The Federal 1033 program allows police departments to purchase surplus equipment from the Department of Defense. Critics say it’s helped militarize police departments across the nation since then.
“Beginning in the nineties, there was this ramping up of the idea that police were waging a war on crime. And one of the ways this war mentality was accelerated was the creation of the 1033 program,” says Alex Vitale, a Professor at Brooklyn College, the author of The End of Policing and a heavy critic of the program.
He says the program has expanded dramatically in the decades following 9/11.
“Billions of dollars have been put into various homeland security grants to allow the department to directly purchase this equipment for military contractors. This has created a vast new domestic law enforcement market.”
The Madison Police Department acquires equipment under the 1033 program. According to Acting Chief Vic Wahl, the MPD primarily uses the program to acquire bulk items, and occasionally, expensive equipment.
“Basically we’re looking for things that are big-ticket items that would be a big cost to the city, or we’re looking for stuff we can get en masse, like N95 masks, flashlights and tourniquets,” Wahl said at yesterday’s city Finance Committee meeting. “It’s all things that we’re already using in some way, shape or form, but it just sort of supplements things we already have.”
City alders are now debating whether the police department can continue to procure items under the 1033 program.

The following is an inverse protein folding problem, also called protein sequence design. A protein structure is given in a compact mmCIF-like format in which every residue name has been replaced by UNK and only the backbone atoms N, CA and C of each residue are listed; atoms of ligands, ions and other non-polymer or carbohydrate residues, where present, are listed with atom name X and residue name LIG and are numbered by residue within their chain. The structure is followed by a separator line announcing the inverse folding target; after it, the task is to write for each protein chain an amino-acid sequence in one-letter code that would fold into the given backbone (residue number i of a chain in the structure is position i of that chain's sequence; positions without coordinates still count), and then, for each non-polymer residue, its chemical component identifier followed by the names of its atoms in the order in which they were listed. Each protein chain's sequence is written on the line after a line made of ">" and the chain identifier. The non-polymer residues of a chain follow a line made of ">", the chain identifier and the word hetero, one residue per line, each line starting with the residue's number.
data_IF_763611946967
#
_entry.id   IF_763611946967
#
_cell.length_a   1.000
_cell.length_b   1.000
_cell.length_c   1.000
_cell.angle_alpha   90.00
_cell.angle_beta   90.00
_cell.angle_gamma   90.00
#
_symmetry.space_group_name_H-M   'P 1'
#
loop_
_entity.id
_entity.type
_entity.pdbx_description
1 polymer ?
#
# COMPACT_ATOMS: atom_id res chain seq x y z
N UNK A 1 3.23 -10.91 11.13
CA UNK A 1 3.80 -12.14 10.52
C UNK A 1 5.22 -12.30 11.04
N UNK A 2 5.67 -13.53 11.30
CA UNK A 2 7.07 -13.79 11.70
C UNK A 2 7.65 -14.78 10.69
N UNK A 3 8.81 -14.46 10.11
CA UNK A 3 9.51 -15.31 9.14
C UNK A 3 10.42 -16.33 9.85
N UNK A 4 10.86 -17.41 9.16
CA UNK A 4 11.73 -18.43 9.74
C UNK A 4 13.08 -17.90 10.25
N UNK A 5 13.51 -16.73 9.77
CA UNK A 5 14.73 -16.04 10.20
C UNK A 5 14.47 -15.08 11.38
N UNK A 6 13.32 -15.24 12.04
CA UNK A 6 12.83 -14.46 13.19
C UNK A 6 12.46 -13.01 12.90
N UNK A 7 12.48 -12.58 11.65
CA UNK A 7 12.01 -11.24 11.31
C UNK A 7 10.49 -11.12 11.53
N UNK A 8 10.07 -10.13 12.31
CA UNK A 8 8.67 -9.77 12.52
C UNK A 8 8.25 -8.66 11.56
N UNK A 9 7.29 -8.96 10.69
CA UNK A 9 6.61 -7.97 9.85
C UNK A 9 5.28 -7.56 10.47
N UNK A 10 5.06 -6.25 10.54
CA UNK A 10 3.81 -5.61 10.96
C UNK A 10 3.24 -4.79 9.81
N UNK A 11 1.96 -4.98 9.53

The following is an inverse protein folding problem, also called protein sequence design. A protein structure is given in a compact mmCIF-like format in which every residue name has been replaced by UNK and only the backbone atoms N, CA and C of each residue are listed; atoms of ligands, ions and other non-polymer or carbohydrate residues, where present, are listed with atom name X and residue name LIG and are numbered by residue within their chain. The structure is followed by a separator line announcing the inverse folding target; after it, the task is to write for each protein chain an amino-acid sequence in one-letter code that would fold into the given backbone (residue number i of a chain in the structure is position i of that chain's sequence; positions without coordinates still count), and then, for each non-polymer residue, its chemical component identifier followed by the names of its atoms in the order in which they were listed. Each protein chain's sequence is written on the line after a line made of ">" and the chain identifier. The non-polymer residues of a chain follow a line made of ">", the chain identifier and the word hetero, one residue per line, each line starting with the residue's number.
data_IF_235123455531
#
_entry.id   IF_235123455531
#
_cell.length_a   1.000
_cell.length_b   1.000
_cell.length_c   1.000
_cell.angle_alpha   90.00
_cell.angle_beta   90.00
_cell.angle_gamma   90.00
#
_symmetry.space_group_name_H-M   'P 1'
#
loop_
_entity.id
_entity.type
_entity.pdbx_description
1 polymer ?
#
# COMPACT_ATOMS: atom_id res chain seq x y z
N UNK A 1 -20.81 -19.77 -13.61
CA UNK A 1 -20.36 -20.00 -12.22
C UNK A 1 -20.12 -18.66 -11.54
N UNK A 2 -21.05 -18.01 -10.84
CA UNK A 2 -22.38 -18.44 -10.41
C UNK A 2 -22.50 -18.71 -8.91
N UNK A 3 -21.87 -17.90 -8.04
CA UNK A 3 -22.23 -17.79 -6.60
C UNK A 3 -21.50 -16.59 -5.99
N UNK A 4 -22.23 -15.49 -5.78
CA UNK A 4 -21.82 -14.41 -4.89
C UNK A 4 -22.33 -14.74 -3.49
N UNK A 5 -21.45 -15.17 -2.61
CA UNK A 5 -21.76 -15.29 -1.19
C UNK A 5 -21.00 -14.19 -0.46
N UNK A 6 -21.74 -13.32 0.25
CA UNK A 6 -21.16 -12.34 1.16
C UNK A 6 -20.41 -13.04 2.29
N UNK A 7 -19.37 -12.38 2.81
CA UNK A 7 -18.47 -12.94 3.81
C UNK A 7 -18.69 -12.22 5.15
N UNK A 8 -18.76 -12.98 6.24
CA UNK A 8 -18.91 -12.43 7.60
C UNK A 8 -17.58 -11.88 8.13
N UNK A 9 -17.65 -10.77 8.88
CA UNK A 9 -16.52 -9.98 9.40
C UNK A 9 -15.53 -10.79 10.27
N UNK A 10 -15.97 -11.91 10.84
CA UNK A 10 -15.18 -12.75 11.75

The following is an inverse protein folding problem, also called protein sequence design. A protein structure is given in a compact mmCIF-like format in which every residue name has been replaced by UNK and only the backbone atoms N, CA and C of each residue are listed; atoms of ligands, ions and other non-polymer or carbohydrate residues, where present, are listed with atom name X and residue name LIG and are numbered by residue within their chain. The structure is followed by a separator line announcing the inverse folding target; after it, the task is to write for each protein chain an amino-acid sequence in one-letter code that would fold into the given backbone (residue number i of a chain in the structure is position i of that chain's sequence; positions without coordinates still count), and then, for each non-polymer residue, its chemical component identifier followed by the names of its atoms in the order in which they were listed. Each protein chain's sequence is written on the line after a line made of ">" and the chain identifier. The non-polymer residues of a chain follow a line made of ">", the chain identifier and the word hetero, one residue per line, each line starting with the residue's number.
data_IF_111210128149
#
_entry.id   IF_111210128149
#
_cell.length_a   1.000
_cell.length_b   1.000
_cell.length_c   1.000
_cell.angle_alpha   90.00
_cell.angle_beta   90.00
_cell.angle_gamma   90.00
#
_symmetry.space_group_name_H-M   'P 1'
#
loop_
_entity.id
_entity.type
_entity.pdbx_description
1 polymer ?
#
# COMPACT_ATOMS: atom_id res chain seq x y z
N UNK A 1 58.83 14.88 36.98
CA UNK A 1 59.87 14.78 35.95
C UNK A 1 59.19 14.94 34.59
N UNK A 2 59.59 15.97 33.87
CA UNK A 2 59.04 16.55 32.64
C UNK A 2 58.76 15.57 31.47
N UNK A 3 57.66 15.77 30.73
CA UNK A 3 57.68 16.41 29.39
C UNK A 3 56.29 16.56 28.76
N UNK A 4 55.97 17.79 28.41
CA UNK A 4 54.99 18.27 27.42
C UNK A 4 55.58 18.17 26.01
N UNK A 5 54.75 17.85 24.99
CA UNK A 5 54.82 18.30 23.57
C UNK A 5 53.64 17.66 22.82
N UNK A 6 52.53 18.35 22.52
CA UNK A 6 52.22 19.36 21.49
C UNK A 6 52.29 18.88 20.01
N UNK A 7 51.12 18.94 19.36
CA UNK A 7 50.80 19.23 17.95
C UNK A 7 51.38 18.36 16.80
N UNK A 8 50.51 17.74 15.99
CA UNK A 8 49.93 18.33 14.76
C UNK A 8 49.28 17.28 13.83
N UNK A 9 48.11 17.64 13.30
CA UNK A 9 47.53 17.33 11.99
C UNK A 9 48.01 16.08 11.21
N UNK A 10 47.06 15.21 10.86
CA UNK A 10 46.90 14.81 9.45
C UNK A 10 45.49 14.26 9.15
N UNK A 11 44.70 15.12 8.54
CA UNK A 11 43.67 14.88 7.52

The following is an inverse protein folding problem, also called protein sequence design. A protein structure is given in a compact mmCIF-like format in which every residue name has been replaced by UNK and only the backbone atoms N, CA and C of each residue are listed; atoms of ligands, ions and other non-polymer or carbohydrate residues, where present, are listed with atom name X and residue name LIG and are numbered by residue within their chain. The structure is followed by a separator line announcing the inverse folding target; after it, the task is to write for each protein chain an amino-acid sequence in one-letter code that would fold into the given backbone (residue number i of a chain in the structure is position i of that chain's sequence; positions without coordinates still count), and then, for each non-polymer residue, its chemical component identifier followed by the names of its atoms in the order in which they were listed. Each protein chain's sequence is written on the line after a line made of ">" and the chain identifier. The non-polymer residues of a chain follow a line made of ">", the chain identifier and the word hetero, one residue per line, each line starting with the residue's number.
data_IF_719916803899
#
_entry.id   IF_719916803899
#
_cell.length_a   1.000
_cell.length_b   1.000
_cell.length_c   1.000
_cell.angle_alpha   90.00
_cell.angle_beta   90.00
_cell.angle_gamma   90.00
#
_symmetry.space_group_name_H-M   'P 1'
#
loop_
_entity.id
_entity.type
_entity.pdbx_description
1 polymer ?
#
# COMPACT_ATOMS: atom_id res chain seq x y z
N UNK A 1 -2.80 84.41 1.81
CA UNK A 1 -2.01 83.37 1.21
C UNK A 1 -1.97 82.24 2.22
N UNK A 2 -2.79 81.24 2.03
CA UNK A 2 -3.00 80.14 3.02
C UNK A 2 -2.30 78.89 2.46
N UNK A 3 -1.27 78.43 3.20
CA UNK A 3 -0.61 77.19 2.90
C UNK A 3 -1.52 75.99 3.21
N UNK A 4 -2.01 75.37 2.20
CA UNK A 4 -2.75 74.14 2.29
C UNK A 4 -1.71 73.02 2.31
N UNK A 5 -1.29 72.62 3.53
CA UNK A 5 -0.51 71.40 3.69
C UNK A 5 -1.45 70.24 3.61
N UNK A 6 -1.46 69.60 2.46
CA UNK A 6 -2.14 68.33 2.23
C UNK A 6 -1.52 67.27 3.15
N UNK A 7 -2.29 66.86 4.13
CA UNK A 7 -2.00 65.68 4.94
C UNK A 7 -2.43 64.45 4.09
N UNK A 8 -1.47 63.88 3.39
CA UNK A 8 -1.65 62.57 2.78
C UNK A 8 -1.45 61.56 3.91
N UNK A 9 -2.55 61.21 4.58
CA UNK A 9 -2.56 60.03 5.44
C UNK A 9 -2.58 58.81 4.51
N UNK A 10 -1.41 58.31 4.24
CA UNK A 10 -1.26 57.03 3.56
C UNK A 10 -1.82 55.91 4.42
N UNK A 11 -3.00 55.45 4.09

Yesterday, the Finance Committee delayed a blanket proposal to prohibit the MPD from purchasing any more equipment under 1033. The Madison Police Department has also obtained night vision equipment, rifles, less-lethal launcher tools, and an armored vehicle under the program — although some items have since been returned.
According to David Schmiedicke, Madison’s Finance Director, the 1033 program saves the city thousands of dollars a year.
“Basically, it’s about $25,000 a year in annual operating amounts and about $100,000 in capitol funds associated with larger equipment,” he says.
Last night, the committee ultimately referred the vote to a meeting next month to allow committee members to draft an alternate version that would limit the types of equipment the MPD can acquire — but not ban the use acquisition of items under the program altogether.
Committee members briefly discussed a proposal that would require the Police Department seek approval from alders for each new purchase from the program. According to Chief Wahl, the acquisition process doesn’t allow time for that kind of debate.
“The way it works is there’s a web portal and whatever becomes available ends up in that portal. Then if we see it, we can go in and request it. But, it’s first come, first serve. There isn’t time to seek approval because of that,” he says.
Earlier this month, Alder Max Prestigiacomo introduced a measure that would outright block the department from using tear gas, mace and less-lethal projectile devices. Speaking with WORT last week, Chief Wahl called the proposal “unworkable.”
“You would cease to have a functioning police department the next morning,” Wahl says. “You’re basically saying the only force options you want officers to have are firearms and batons. What the cops used fifty years ago.”
Meanwhile, the debate over the 1033 Program continues to play out on a federal level. On July 16th, in a 51-49 vote, the U.S. Senate shot down proposed, bipartisan restrictions to the program.
According to Politico, the restrictions would have barred, among other things, transfers of tear gas, grenades, grenade launchers, armor piercing firearms and ammunition, and certain types of combat vehicles from the Department of Defense to police departments.